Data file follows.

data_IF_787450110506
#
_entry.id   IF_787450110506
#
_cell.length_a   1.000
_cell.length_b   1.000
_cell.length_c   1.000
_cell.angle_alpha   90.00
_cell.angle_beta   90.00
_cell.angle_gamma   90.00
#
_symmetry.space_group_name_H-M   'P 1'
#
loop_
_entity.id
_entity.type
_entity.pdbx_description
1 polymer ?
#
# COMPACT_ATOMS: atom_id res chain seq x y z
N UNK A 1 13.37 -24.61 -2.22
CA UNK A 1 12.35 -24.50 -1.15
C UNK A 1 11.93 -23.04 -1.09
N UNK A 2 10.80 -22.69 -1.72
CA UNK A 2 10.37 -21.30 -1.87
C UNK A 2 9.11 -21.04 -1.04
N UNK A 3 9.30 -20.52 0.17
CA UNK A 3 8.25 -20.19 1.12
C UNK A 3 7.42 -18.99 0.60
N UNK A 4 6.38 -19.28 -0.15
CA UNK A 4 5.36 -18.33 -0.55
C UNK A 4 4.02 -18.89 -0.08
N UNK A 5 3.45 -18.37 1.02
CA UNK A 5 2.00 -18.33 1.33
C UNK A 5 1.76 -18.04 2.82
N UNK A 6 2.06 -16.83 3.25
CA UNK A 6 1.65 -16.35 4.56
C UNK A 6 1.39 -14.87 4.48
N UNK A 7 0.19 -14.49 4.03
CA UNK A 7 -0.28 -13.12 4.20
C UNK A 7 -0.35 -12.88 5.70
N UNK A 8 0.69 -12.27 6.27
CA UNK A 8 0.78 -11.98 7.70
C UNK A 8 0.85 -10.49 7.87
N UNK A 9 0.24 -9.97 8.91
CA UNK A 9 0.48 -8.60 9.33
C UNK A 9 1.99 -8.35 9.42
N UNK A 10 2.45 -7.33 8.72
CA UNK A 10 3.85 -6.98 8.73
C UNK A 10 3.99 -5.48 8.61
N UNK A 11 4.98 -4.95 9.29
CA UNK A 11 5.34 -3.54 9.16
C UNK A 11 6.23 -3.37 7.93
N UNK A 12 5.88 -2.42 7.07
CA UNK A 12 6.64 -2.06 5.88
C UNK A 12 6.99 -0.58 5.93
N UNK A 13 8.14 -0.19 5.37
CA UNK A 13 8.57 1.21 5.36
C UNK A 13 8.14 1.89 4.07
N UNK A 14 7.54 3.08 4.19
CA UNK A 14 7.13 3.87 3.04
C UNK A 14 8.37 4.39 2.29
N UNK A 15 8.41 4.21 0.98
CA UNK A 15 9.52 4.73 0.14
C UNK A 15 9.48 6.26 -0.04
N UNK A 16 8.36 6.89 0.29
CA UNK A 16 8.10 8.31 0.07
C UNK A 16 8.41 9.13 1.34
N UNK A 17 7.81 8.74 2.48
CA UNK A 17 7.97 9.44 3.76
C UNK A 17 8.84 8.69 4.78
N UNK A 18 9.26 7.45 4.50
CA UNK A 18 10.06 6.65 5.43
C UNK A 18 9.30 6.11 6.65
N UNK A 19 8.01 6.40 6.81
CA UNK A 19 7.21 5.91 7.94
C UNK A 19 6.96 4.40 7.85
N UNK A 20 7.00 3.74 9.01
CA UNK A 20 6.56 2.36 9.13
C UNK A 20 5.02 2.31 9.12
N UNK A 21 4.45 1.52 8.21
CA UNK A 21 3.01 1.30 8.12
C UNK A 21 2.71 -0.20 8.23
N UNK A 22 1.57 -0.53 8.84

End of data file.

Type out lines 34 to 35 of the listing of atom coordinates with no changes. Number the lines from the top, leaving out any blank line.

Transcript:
CA UNK A 5 2.00 -18.33 1.33
C UNK A 5 1.76 -18.04 2.82